Keeping Her Eye On Acing The 2020 Olympics, 17 Y.O Ashima Shiraishi Is A True Symbol Of Inspiration
- IWB Post
- April 22, 2018
While many of you would be busy finishing your high school, 17-year-old Ashima Shiraishi, an American rock climber is doing both – completing her studies and wowing the world, simultaneously.
The symbol of women’s progress in the sport of rock climbing, Shiraishi has won numerous championship titles and is the first female and also the youngest person to send a V15-rated boulder climb. Recently, she was a spokeswoman for the North Face’s global initiative which was aimed at celebrating and encouraging the voices of women in the outdoors, Move Mountains.
In the 2020 Olympics, rock climbing will be an event for the very first time and Shiraishi is excited about her chances of competing. In a recent interview with Refinery29, she talks about her future plans, why she detests one particular type of compliment and what her personal future goals are.
⚠️BDAY GIVEAWAY: I am working with my sponsors @thenorthface , @petzl_official , @clifbar , @evolv_worldwide to give away some swag! 16 has been a big year for me. I have learned a lot from competing in my first World Cups, and junior year of high school and there have been some hard times with my shoulder injury. But I’m so grateful to have such a supportive group of friends, family, and fans and want to give something back. There will be two chances to win but here is the first prize: ⚡️TNF Nuptse Jacket ⚡️TNF Walls Are Meant for Climbing shirt and hoodie ⚡️2 boxes of my favorite nut butter CLIF Bars ⚡️2 boxes of CLIF energy chews, water bottle, and backpack To win, follow myself, @thenorthface and @clifbar and nominate someone + tell me why that persons deserves to have this bundle! COMMENT BELOW🤶
15.9k Likes, 926 Comments – Ashima (@ashimashiraishi) on Instagram: “⚠️BDAY GIVEAWAY: I am working with my sponsors @thenorthface , @petzl_official , @clifbar ,…”
Wanting women in sports, especially in climbing, to have a bigger platform, she said, “”I think that this moment is a really pivotal change in history because women are given the chance to do things that people normally wouldn’t expect them to be doing. Even 10 years ago, climbing was a very small sport. It wasn’t taking over big cities and it wasn’t as accessible so you wouldn’t find as many women, compared to men, climbing on rocks.”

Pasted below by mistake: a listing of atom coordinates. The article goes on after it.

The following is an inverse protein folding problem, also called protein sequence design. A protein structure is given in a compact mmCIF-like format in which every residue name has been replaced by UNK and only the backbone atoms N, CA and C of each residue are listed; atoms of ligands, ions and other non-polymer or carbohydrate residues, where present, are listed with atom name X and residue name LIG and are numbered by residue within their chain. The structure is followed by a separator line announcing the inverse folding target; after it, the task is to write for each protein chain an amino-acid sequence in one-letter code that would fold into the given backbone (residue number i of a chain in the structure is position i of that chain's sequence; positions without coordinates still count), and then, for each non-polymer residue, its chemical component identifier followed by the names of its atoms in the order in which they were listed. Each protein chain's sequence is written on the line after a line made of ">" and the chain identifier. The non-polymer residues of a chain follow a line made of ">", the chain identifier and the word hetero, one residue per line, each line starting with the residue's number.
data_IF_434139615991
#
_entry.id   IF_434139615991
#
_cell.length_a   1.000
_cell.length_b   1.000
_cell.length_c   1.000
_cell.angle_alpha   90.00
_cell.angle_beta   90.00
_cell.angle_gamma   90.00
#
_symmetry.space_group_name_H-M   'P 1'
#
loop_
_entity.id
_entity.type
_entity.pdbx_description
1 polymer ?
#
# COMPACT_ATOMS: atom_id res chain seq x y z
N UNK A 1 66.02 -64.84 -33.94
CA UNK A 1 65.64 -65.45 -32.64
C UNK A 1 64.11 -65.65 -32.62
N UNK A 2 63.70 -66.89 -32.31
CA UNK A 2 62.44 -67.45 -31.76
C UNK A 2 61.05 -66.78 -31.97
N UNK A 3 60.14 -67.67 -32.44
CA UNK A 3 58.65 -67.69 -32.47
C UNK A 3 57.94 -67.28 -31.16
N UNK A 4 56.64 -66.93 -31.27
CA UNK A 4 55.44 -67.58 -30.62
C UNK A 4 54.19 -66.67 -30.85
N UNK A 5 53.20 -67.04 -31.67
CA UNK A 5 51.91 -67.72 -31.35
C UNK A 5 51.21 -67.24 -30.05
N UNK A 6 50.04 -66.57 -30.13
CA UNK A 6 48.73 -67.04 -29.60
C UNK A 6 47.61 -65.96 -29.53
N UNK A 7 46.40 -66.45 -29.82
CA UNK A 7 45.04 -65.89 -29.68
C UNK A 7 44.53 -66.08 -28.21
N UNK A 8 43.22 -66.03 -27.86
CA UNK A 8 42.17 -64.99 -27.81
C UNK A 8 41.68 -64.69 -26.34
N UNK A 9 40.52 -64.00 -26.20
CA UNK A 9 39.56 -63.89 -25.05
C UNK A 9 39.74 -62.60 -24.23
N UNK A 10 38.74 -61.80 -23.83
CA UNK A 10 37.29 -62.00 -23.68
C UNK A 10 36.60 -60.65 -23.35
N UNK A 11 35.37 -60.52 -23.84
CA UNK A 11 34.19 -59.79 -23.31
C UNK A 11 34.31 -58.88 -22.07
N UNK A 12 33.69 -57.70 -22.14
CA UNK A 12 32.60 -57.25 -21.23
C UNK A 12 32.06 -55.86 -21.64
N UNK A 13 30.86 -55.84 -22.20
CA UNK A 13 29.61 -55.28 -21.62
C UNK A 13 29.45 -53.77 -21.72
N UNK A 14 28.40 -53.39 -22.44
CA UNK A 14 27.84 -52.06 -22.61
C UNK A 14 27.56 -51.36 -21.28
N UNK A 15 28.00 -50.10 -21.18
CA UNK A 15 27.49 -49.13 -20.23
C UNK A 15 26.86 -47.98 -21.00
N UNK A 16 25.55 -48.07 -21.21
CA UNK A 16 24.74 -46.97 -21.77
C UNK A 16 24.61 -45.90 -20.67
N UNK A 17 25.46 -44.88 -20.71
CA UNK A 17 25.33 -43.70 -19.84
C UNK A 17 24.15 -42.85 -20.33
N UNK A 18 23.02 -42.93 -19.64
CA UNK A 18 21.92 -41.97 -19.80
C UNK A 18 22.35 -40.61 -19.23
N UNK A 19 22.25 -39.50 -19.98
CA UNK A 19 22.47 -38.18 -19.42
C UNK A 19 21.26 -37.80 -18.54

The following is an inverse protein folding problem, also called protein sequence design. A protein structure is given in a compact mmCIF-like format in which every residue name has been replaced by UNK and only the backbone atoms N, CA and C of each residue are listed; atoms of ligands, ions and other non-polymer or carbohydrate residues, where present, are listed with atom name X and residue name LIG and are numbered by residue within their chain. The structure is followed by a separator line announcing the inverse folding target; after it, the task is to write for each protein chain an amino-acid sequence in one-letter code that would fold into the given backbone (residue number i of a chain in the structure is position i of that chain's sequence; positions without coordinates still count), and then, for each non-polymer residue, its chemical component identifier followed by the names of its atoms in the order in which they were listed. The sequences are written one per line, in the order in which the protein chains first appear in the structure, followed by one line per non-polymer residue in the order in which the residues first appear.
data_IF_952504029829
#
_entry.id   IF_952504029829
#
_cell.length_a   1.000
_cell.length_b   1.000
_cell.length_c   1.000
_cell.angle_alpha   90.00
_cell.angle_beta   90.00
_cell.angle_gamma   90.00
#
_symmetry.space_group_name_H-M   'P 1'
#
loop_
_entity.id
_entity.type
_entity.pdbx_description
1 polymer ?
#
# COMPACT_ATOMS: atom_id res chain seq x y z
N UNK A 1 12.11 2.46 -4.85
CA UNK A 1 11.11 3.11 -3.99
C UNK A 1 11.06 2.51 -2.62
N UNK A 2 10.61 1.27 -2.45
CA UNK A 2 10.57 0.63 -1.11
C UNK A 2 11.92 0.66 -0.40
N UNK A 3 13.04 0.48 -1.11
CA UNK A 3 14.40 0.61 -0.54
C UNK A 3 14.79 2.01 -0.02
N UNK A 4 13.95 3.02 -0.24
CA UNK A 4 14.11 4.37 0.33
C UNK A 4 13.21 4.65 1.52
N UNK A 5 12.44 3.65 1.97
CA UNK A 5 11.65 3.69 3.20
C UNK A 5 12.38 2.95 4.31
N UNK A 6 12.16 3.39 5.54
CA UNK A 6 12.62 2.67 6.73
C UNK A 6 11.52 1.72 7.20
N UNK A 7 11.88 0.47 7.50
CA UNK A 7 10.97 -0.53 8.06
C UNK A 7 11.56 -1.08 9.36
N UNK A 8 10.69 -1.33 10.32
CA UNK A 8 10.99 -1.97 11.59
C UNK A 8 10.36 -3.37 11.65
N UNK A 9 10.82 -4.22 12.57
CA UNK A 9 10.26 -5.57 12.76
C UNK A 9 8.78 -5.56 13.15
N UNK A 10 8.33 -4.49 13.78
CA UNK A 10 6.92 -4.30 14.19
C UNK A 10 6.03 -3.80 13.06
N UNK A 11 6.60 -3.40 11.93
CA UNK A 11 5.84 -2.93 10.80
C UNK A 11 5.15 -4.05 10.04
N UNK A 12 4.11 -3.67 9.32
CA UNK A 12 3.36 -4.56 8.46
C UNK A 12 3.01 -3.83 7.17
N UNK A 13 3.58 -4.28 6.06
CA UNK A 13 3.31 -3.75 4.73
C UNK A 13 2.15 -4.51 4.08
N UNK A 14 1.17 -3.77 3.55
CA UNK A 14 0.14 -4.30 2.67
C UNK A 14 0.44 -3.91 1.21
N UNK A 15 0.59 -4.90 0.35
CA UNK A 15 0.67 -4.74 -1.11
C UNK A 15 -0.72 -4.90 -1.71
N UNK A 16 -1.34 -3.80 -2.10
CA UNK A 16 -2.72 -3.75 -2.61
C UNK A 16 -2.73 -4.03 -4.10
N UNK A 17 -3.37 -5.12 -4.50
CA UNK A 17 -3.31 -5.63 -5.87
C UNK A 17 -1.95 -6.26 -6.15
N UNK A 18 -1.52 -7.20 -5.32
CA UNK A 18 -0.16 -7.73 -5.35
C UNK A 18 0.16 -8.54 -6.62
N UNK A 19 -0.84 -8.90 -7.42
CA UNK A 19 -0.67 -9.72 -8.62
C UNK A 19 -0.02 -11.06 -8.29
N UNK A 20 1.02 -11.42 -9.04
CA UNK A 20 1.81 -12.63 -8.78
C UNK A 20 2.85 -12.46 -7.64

“But, now there’s kind of a boom in climbing, so there’s a lot of females climbing at the climbing gym or outside. It’s diversifying. It’s really important to share that and to encourage people to go out there try things like climbing,” she added. “It’s really amazing to see so many female climbers [in general] and also female climbers who are pushing the limits of the sport. That’s a big motivation.”
12.8k Likes, 112 Comments – Ashima (@ashimashiraishi) on Instagram: “TFW the rock is so cold you can’t feel ur hands 💨💨💨💨. @milesforrestbrooks vid”
Shiraishi has been rock climbing for the past 10 years and has been praised for the feats she has achieved, but there is one particular compliment she wish people would stop saying.
“I’ve been climbing for 10 years now, and with each accomplishment I make, people say, like, ‘Oh, that’s amazing — for a girl.’ If I was a guy, it would still be really cool, but [people think], ‘She’s a girl, so that’s what makes it better,’ or something. I wish people wouldn’t think of it that way, that [what I can do] is only cool because I’m a female climber,” she said.
Encouraging women rock climbers, she defined climbing as a therapeutic exercise. “It really relaxes you. And it’s exercise, so you’re getting to work out, but also it’s a way of finding balance: You need a lot of physical strength but also mental strength in climbing. As you improve in climbing, your love for it increases … As you get stronger, it’s like you’re competing against yourself, seeing how far you can go,” she said.
As she considers the 2020 Olympics as one of her biggest goals, she has already planned what her preparation schedule should look like.
“If I want to chase my Olympic dreams, I know I need to commit more time to indoor climbing and competition style climbing, which is very different from climbing on actual rocks. So, as of now, that’s what I’m doing, but I’ll be climbing outside more if I don’t make the Olympics or after the Olympics. I definitely want to put a lot of my time into climbing outside and making history on the rocks,” she said.
Well, Shiraishi, with the level of dedication you possess, we can already tell who is going to ace the 2020 Olympics.